in SEO by Jeffrey_Smith

Today, I would like to share a powerful SEO technique (using server side includes SSI and alt attributes) to recapture a website from sagging rankings, orphaned pages, theme diffusion and supplemental results.

Alt Attributes and SEO: This image could be a link for the keyword butterfly

Using Alt Attributes and SEO: This image could be a link for the keyword butterfly.

This technique is particularly useful if you have a content-rich website (600 pages or more) replete with multiple pages to use for sculpting a collective goal. The two SEO tactics suggested later in the document are (1) virtual theming and (2) emphasis on the alt attribute of images to employ as optimized anchor text to add relevant internal links.

A few clients of ours have massive websites (with several hundred thousand pages) and while SEO for smaller websites can be a snap, working on robust sites with such girth often involve several teams which all need to “buy in” to the SEO process as a whole to embrace the required tactics and changes needed to revive dormant pages.

There is typically a development team, content team, usability team and various other departments all with a stake in the collective process with sites of this size. If you want to actually “get things done” vs. having meetings about your meetings to accomplish optimization in a reasonable time line, then managing expectations as well as project deliverables should be predicated on a lean task-flow model to get past unwarranted resistance or bureaucratic delays.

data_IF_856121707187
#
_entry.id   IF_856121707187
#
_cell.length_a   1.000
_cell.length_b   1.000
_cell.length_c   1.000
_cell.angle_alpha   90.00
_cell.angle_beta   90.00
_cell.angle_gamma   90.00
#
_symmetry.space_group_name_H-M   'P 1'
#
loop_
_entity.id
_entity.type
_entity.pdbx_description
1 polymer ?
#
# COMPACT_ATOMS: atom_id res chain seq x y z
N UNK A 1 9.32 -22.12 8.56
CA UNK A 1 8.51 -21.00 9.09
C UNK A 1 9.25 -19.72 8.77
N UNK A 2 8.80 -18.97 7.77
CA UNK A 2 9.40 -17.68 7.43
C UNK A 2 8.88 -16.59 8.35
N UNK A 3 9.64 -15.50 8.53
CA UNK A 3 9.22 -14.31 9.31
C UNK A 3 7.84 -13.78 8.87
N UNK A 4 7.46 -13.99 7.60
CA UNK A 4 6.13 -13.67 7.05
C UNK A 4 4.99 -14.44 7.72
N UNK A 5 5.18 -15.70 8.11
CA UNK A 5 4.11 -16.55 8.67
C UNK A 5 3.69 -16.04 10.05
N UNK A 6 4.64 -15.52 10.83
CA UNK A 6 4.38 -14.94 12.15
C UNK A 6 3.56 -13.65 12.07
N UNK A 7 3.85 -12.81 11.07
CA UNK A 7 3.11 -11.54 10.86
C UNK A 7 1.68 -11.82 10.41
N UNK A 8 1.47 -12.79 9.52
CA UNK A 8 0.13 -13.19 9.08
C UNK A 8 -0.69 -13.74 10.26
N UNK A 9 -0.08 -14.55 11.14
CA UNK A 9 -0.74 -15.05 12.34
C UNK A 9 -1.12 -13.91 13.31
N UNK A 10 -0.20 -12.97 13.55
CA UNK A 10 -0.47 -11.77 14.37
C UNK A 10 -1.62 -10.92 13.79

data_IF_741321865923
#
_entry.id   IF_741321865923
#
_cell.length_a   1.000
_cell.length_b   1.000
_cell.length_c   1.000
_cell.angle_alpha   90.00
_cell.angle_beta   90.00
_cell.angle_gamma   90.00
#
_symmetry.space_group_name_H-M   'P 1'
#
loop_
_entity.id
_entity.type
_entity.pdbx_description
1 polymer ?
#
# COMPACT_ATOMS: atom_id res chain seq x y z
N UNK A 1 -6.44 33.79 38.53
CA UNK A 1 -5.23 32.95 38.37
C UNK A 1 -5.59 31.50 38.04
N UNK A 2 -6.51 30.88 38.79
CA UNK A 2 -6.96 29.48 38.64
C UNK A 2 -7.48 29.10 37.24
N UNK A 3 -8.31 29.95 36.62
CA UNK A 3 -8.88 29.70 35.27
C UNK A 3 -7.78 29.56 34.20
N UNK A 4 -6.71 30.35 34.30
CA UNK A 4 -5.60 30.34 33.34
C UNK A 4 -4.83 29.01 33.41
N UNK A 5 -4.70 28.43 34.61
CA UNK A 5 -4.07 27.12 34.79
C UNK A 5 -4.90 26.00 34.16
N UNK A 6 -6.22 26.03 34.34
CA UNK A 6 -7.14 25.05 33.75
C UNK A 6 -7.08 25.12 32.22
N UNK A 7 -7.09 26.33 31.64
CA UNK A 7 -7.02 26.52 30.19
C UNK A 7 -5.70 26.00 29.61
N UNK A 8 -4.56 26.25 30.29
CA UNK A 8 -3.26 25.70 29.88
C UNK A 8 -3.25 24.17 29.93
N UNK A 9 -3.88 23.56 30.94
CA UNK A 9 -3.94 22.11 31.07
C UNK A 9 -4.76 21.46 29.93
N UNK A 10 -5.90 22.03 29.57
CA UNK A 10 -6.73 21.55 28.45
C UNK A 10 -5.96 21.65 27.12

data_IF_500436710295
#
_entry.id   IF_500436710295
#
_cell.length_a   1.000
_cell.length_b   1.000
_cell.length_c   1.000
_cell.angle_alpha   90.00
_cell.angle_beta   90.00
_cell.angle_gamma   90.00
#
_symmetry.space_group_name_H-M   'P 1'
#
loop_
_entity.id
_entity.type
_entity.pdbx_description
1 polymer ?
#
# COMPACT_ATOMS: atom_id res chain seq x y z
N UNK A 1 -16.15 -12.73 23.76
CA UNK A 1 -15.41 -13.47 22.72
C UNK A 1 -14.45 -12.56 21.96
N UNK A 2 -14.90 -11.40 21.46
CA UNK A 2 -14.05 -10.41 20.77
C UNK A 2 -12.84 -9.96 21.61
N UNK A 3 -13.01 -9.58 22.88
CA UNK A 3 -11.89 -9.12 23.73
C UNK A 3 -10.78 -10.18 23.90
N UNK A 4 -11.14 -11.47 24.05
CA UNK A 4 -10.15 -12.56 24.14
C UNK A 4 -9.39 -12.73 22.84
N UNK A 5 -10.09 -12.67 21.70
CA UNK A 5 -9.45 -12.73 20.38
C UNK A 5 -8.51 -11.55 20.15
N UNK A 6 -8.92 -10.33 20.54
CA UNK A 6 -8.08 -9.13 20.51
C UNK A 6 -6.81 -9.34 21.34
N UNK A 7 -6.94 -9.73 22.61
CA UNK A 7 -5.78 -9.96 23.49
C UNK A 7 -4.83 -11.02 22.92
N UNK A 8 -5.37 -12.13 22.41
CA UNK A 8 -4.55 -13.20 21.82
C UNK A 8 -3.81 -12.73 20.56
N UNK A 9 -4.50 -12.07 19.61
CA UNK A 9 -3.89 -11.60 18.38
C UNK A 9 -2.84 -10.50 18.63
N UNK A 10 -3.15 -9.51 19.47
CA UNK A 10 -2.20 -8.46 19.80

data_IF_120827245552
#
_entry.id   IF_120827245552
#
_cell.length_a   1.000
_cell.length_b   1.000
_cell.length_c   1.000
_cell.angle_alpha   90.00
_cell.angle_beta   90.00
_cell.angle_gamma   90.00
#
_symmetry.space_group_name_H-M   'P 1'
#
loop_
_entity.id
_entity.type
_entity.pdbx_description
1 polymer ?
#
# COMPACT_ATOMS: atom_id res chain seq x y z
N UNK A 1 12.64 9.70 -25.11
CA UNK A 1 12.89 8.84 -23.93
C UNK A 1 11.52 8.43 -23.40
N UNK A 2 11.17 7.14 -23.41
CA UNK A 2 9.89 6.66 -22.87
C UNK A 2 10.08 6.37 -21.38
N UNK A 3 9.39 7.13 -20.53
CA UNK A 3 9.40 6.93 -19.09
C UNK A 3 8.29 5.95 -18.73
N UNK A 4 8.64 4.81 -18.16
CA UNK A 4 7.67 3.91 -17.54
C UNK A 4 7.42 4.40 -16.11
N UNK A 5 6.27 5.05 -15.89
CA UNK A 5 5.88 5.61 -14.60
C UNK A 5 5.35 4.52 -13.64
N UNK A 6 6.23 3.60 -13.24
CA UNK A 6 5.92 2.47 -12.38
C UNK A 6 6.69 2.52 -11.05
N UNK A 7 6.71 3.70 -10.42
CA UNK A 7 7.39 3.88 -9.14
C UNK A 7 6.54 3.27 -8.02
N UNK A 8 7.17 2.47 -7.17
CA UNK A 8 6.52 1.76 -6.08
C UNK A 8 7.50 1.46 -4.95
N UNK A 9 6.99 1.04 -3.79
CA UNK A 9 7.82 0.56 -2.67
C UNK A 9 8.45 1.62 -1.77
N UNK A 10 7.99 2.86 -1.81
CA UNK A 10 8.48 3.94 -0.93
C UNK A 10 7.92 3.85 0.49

Not only does this require tact, but the simpler the solution the better; and there is no simpler solution that leveraging link equity from within your own website (since you can control which pages pass what anchor text and value to other relevant pages).

There is no better source for links than your own website, before you go out and try to compete with off page ranking factor (building links to your web property) you need to tend to the site architecture and internal links first.

So, what can you do to restructure the hierarchy of relevance and fine-tune which pages you want to rise to the top and reach the spotlight of search engines? The answer, use the alt attribute of deliberately placed images.

Using Images as Potential Links

Now let’s cover the specifics about the  two particular modifications (1) server side includes (SSI) and (2) alt attributes from images as anchor text to build subtle internal links.

Server side includes are sub segments that can be summoned or placed into any template. Granted that the entire website is not built on the same template, this will provide flexibility for optimization purposes as your site evolves.

For example, having a footer1, footer2 or footer3 (all with a different array of internally themed links) will allow you to mirror the type of content in the body area to ensure that the links leaving that page (to augment other site segments) are all based on continuity and are not all the same.

There are two reasons why this is important (1) shingle analysis and / or duplicate content and (2) creating a null set in various repetitive block segments (essentially search engines ignoring your includes and / or links because they occur with high frequency in the website). A block represents a partitioned segment of the website (header, footer, sidebar / column, etc. under this assumption.